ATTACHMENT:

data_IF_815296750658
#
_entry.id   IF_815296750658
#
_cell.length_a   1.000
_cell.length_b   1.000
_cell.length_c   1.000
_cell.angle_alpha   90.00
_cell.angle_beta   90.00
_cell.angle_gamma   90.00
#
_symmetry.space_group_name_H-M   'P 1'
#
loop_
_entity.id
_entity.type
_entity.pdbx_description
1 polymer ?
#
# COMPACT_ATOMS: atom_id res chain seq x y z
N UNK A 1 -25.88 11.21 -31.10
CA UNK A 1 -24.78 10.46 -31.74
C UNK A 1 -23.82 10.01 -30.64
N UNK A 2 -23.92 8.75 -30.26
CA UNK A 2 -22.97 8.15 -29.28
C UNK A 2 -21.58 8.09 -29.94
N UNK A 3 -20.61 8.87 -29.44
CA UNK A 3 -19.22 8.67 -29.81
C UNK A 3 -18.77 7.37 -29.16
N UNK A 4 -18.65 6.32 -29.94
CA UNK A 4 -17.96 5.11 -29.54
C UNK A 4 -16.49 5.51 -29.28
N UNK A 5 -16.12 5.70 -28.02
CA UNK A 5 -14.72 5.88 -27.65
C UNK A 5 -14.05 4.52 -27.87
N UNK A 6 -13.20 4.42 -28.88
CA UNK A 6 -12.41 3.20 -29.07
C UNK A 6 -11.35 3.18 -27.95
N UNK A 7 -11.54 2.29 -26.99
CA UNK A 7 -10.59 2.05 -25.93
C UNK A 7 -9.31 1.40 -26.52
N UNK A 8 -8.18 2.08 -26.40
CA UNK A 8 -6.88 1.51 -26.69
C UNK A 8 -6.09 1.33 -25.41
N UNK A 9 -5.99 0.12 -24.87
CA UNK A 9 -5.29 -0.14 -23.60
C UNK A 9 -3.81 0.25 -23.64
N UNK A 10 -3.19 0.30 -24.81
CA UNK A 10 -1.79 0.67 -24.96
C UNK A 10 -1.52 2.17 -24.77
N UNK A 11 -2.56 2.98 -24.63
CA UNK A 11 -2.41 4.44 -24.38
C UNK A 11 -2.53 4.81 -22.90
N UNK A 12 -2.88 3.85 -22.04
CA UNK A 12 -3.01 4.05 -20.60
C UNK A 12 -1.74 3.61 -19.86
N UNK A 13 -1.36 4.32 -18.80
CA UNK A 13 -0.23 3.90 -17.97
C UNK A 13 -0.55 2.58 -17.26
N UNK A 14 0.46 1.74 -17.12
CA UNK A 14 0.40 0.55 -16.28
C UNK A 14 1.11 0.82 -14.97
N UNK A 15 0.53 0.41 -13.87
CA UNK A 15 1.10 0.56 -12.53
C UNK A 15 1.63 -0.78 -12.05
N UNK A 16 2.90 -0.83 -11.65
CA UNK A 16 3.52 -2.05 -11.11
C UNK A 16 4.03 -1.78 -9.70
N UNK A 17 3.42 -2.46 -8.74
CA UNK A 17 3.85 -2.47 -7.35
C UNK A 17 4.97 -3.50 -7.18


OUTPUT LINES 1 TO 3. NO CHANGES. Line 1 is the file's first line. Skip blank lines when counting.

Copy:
data_IF_815296750658
#
_entry.id   IF_815296750658